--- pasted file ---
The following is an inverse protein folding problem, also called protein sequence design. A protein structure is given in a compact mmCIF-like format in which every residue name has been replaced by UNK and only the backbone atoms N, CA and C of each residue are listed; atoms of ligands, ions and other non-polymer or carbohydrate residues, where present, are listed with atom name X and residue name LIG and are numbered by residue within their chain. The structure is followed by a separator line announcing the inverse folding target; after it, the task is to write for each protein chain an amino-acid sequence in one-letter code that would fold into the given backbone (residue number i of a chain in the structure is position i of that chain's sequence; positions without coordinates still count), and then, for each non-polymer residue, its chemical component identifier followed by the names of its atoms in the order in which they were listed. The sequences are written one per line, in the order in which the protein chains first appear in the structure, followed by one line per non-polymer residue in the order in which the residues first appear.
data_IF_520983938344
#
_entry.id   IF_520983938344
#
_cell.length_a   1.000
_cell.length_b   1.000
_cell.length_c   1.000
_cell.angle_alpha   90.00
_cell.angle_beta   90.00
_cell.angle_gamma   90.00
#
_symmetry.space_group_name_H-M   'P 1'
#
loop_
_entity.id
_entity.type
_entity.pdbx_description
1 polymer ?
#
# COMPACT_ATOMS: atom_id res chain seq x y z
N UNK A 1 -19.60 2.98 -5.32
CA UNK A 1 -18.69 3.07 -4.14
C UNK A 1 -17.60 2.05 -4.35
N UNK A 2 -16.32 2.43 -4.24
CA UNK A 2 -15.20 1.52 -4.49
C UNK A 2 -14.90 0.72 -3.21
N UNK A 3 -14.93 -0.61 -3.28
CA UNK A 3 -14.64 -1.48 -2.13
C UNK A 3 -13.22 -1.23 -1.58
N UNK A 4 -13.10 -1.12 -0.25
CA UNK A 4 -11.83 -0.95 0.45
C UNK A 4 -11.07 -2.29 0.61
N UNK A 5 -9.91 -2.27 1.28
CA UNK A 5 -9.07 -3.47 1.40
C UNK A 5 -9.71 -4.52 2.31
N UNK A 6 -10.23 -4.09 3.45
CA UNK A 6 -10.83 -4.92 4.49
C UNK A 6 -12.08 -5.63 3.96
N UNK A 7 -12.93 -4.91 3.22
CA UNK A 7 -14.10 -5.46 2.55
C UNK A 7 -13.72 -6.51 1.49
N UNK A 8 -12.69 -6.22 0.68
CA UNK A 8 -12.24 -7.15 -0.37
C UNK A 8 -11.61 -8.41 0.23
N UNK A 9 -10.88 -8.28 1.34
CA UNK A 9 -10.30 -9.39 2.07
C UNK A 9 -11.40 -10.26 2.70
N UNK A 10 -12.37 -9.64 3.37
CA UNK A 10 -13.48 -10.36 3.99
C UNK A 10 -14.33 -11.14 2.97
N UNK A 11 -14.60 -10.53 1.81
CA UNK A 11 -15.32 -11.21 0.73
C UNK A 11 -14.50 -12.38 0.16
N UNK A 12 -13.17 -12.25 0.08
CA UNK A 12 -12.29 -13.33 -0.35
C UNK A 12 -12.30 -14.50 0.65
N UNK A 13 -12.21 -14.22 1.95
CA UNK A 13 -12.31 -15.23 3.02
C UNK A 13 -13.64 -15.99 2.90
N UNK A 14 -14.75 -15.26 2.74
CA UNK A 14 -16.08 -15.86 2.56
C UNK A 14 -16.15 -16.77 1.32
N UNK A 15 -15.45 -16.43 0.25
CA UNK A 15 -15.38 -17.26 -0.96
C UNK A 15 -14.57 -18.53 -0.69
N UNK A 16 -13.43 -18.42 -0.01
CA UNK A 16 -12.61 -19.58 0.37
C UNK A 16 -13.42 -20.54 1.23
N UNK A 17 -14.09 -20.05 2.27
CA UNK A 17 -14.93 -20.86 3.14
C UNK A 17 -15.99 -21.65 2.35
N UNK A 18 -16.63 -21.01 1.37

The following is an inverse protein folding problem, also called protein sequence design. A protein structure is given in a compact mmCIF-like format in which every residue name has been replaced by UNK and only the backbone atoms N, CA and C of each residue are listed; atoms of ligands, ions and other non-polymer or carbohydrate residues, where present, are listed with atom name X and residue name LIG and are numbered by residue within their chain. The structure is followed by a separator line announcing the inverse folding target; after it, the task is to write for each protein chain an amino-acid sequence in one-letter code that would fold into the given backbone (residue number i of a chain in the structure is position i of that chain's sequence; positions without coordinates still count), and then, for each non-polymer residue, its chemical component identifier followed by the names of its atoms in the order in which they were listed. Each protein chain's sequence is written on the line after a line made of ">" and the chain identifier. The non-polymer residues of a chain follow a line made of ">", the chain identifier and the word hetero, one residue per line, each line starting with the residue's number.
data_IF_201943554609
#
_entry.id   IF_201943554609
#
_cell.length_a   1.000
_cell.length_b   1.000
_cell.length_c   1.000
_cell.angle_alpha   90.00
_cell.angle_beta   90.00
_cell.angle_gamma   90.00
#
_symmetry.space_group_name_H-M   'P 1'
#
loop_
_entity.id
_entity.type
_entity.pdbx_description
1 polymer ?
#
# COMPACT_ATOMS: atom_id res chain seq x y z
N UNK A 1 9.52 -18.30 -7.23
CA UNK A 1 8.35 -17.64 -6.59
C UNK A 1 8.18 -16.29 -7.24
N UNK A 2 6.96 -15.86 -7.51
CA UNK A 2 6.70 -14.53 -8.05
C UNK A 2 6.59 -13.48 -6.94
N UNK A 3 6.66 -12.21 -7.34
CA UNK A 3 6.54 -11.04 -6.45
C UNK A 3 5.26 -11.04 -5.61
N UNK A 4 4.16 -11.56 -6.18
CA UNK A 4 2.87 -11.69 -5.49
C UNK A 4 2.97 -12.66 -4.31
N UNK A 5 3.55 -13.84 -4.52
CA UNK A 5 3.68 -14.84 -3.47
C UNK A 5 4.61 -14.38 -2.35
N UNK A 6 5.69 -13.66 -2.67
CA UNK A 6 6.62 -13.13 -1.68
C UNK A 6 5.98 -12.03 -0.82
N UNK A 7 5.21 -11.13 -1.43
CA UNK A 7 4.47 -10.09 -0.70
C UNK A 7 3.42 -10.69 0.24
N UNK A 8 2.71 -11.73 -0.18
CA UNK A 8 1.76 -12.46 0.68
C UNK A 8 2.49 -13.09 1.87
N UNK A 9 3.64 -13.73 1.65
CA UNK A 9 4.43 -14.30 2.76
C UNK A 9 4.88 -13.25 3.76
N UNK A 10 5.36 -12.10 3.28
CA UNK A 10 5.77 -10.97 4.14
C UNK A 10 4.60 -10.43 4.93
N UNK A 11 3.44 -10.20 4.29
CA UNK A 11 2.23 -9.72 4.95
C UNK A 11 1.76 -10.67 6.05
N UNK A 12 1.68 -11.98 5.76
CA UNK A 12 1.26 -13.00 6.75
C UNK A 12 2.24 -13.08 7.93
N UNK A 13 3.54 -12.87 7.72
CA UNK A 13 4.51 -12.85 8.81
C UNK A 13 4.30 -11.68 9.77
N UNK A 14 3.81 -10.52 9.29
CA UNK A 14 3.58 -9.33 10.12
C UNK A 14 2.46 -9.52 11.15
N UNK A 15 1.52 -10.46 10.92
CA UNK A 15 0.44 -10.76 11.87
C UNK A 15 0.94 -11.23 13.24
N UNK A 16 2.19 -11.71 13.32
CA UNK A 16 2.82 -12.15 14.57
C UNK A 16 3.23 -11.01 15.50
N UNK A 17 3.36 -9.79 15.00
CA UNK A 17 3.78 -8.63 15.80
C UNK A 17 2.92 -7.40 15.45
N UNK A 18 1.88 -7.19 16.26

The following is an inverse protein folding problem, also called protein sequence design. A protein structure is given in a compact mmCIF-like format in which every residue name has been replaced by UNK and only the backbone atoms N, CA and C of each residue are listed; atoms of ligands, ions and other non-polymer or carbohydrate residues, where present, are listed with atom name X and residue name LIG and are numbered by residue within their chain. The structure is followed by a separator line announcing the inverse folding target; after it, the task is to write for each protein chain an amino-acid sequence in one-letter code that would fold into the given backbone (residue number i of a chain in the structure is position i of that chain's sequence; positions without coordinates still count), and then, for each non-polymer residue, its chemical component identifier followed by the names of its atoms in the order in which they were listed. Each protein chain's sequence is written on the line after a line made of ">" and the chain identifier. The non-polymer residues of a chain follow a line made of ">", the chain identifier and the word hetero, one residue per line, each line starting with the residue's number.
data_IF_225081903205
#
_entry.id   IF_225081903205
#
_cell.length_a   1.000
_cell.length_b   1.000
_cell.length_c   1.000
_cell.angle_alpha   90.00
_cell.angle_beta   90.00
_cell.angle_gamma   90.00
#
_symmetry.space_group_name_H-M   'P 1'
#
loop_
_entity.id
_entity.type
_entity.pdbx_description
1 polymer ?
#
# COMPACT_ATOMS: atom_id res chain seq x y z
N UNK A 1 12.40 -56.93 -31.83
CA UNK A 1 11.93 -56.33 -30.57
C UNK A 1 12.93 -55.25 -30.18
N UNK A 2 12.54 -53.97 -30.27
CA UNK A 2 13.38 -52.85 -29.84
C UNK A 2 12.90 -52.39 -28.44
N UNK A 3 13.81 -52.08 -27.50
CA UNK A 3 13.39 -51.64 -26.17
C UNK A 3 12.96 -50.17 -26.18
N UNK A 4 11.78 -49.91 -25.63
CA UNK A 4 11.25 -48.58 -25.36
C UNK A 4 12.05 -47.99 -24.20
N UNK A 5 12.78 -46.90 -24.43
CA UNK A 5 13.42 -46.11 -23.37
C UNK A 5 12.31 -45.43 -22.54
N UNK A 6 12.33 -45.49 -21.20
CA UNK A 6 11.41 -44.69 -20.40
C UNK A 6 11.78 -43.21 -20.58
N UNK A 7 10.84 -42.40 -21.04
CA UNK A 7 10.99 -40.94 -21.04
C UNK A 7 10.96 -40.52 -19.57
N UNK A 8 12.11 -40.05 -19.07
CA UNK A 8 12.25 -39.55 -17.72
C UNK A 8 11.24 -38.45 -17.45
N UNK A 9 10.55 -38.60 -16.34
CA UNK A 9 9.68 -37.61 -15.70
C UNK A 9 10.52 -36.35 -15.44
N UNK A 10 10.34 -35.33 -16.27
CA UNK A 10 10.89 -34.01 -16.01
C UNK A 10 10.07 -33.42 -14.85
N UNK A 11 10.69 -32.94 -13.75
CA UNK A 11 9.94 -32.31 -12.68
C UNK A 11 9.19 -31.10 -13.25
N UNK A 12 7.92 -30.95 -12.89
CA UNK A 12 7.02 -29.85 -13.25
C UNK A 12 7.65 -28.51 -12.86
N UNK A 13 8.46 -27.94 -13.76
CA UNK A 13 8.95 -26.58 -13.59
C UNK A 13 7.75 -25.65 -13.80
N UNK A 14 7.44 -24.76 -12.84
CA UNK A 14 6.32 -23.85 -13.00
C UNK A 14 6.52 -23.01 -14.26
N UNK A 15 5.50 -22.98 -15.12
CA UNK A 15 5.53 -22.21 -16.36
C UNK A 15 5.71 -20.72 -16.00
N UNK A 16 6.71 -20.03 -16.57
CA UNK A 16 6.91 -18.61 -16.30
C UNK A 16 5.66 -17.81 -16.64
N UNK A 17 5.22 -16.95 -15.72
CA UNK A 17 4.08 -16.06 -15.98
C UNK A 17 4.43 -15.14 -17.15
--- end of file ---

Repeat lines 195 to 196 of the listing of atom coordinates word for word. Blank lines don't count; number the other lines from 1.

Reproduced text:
N UNK A 10 10.34 -35.33 -16.27
CA UNK A 10 10.89 -34.01 -16.01